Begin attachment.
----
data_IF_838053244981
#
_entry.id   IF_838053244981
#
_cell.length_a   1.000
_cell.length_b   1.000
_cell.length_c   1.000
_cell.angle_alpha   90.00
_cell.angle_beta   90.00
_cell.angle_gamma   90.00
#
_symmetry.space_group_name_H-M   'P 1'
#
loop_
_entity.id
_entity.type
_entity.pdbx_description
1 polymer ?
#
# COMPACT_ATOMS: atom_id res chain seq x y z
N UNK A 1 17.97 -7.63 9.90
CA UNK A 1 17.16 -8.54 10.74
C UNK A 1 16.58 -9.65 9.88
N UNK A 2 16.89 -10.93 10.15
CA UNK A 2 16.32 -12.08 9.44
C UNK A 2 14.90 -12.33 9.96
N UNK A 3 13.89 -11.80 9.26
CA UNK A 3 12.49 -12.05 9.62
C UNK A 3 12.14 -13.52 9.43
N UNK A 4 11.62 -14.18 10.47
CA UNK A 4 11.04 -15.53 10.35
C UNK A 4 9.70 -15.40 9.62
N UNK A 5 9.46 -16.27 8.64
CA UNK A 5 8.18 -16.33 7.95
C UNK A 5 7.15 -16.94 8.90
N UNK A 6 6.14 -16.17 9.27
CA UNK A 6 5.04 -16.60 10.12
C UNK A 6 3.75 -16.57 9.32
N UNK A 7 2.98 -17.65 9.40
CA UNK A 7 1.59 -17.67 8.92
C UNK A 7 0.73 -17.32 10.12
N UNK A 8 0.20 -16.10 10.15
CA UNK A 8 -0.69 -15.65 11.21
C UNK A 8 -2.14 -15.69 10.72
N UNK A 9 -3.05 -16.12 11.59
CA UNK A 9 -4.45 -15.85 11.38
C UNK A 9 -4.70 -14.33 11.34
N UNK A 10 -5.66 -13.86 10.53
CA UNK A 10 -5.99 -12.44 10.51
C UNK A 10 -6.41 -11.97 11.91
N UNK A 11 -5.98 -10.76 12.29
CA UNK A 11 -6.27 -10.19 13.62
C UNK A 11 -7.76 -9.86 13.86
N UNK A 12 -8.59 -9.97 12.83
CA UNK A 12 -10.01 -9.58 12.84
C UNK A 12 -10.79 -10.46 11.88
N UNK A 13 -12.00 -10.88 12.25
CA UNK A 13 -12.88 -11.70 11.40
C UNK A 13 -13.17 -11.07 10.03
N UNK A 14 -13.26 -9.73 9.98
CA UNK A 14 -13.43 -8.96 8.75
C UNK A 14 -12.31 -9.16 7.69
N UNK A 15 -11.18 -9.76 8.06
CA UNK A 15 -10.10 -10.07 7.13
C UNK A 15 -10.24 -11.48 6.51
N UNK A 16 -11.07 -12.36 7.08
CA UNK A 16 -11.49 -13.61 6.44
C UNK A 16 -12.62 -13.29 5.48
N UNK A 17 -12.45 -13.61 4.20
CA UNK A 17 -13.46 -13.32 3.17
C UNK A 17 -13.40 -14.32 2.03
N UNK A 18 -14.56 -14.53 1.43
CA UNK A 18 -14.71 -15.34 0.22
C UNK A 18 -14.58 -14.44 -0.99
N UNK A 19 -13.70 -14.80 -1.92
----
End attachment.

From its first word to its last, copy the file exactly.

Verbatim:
data_IF_838053244981
#
_entry.id   IF_838053244981
#
_cell.length_a   1.000
_cell.length_b   1.000
_cell.length_c   1.000
_cell.angle_alpha   90.00
_cell.angle_beta   90.00
_cell.angle_gamma   90.00
#
_symmetry.space_group_name_H-M   'P 1'
#
loop_
_entity.id
_entity.type
_entity.pdbx_description
1 polymer ?
#
# COMPACT_ATOMS: atom_id res chain seq x y z
N UNK A 1 17.97 -7.63 9.90
CA UNK A 1 17.16 -8.54 10.74
C UNK A 1 16.58 -9.65 9.88
N UNK A 2 16.89 -10.93 10.15
CA UNK A 2 16.32 -12.08 9.44
C UNK A 2 14.90 -12.33 9.96
N UNK A 3 13.89 -11.80 9.26
CA UNK A 3 12.49 -12.05 9.62
C UNK A 3 12.14 -13.52 9.43
N UNK A 4 11.62 -14.18 10.47
CA UNK A 4 11.04 -15.53 10.35
C UNK A 4 9.70 -15.40 9.62
N UNK A 5 9.46 -16.27 8.64
CA UNK A 5 8.18 -16.33 7.95
C UNK A 5 7.15 -16.94 8.90
N UNK A 6 6.14 -16.17 9.27
CA UNK A 6 5.04 -16.60 10.12
C UNK A 6 3.75 -16.57 9.32
N UNK A 7 2.98 -17.65 9.40
CA UNK A 7 1.59 -17.67 8.92
C UNK A 7 0.73 -17.32 10.12
N UNK A 8 0.20 -16.10 10.15
CA UNK A 8 -0.69 -15.65 11.21
C UNK A 8 -2.14 -15.69 10.72
N UNK A 9 -3.05 -16.12 11.59
CA UNK A 9 -4.45 -15.85 11.38
C UNK A 9 -4.70 -14.33 11.34
N UNK A 10 -5.66 -13.86 10.53
CA UNK A 10 -5.99 -12.44 10.51
C UNK A 10 -6.41 -11.97 11.91
N UNK A 11 -5.98 -10.76 12.29
CA UNK A 11 -6.27 -10.19 13.62
C UNK A 11 -7.76 -9.86 13.86
N UNK A 12 -8.59 -9.97 12.83
CA UNK A 12 -10.01 -9.58 12.84
C UNK A 12 -10.79 -10.46 11.88
N UNK A 13 -12.00 -10.88 12.25
CA UNK A 13 -12.88 -11.70 11.40
C UNK A 13 -13.17 -11.07 10.03
N UNK A 14 -13.26 -9.73 9.98
CA UNK A 14 -13.43 -8.96 8.75
C UNK A 14 -12.31 -9.16 7.69
N UNK A 15 -11.18 -9.76 8.06
CA UNK A 15 -10.10 -10.07 7.13
C UNK A 15 -10.24 -11.48 6.51
N UNK A 16 -11.07 -12.36 7.08
CA UNK A 16 -11.49 -13.61 6.44
C UNK A 16 -12.62 -13.29 5.48
N UNK A 17 -12.45 -13.61 4.20
CA UNK A 17 -13.46 -13.32 3.17
C UNK A 17 -13.40 -14.32 2.03
N UNK A 18 -14.56 -14.53 1.43
CA UNK A 18 -14.71 -15.34 0.22
C UNK A 18 -14.58 -14.44 -0.99
N UNK A 19 -13.70 -14.80 -1.92